53. 53Center for Genetic Epidemiology and Modelling, Institute for Clinical Research and Health Policy Studies, Tufts Medical Center, Tufts University School of Medicine, Boston, Massachusetts, USA
  54. 54Biomedical Research Institute, Foundation for Research and Development-Hellas, Ioannina, Greece
  55. 55Department of Epidemiology, Harvard School of Public Health, Boston, Massachusetts, USA
  1. Correspondence to Tim Spector, Department of Twin Research and Genetic Epidemiology, St Thomas' Hospital, King's College London, London SE1 7EH, UK; tim.spector{at}kcl.ac.uk or John P A Ioannidis; jioannid{at}cc.uoi.gr

Abstract

Objectives Osteoarthritis (OA) is the most prevalent form of arthritis and accounts for substantial morbidity and disability, particularly in older people. It is characterised by changes in joint structure, including degeneration of the articular cartilage, and its aetiology is multifactorial with a strong postulated genetic component.

Methods A meta-analysis was performed of four genome-wide association (GWA) studies of 2371 cases of knee OA and 35 909 controls in Caucasian populations. Replication of the top hits was attempted with data from 10 additional replication datasets.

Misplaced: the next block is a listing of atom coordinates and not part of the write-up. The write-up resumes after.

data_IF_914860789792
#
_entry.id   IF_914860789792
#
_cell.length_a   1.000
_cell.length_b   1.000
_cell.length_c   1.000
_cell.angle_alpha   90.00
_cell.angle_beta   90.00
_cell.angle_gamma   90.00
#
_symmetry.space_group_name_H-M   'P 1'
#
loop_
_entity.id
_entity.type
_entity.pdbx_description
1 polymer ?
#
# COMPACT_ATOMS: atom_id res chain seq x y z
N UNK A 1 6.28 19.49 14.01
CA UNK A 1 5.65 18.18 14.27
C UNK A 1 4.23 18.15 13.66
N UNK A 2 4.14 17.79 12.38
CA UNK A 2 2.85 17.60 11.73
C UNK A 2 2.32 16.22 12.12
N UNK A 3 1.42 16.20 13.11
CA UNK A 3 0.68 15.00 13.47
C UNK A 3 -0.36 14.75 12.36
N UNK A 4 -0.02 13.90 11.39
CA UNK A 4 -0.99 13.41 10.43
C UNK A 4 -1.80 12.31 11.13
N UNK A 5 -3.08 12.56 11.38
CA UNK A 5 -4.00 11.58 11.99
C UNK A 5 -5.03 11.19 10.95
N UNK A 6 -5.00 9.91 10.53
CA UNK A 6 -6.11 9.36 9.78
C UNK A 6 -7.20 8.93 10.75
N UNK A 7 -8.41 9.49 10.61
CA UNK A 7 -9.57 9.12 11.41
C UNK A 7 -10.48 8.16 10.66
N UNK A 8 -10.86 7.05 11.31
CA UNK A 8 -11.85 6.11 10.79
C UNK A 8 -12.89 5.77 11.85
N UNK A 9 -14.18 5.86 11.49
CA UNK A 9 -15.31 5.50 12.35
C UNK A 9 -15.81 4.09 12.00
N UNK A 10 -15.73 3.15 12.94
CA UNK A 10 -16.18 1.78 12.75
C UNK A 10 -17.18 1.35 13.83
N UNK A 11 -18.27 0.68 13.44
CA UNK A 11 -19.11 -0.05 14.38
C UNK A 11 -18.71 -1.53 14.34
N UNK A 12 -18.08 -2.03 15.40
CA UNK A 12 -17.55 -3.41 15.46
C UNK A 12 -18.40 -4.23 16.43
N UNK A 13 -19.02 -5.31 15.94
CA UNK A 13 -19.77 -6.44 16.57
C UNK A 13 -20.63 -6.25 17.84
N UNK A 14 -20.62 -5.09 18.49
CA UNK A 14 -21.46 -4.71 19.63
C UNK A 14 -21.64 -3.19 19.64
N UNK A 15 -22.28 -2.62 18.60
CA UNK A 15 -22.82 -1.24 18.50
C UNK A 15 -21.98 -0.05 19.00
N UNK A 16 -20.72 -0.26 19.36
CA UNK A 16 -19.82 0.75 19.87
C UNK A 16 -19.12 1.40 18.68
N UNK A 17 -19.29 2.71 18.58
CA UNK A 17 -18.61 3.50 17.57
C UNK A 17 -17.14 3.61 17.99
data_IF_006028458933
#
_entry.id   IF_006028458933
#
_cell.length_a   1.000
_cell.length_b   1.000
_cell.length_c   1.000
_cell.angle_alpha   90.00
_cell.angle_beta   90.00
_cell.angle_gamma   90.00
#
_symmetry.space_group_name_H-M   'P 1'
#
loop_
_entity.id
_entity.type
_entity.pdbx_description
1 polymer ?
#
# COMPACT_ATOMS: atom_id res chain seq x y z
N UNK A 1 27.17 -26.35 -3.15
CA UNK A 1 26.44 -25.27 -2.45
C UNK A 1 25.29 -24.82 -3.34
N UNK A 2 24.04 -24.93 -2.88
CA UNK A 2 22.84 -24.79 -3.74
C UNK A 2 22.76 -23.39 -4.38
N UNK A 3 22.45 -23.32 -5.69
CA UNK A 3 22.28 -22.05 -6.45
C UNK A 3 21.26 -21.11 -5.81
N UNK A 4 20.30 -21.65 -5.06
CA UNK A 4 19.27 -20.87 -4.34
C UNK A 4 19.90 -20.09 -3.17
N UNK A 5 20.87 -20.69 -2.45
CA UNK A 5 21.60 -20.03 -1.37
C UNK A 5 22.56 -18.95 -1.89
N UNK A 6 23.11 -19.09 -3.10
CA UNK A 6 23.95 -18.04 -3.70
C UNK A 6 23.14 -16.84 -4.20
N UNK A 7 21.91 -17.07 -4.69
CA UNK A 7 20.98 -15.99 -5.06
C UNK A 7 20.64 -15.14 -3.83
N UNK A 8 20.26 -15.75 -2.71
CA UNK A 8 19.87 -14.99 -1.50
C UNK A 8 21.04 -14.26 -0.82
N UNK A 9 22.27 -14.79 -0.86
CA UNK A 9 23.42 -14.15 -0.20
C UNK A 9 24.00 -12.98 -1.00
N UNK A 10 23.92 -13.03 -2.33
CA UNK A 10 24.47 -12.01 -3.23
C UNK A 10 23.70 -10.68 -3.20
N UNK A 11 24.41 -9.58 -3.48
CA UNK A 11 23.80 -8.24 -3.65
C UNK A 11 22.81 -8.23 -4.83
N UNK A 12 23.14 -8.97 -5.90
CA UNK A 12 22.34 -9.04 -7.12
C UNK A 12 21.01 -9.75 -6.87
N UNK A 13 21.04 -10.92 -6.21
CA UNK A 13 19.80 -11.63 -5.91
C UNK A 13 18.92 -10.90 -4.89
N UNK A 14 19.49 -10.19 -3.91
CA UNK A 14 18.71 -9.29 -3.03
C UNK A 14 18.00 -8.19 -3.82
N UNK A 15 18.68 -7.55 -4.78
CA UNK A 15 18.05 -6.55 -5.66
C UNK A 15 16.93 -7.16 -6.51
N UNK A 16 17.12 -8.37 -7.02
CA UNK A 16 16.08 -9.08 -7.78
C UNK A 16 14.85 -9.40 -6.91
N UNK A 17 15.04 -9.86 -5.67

Results With a cumulative sample size of 6709 cases and 44 439 controls, one genome-wide significant locus was identified on chromosome 7q22 for knee OA (rs4730250, p=9.2×10−9), thereby confirming its role as a susceptibility locus for OA.

Conclusion The associated signal is located within a large (500 kb) linkage disequilibrium block that contains six genes: PRKAR2B (protein kinase, cAMP-dependent, regulatory, type II, β), HPB1 (HMG-box transcription factor 1), COG5 (component of oligomeric golgi complex 5), GPR22 (G protein-coupled receptor 22), DUS4L (dihydrouridine synthase 4-like) and BCAP29 (B cell receptor-associated protein 29). Gene expression analyses of the (six) genes in primary cells derived from different joint tissues confirmed expression of all the genes in the joint environment.

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Footnotes

  • Funding European Commission framework 7 programme grant 200800 TREAT-OA, NWO Investments (175.010.2005.011).

  • Ethics approval Each study participating in this meta-analysis has obtained approval from respective ethics committe.

  • Provenance and peer review Not commissioned; externally peer reviewed.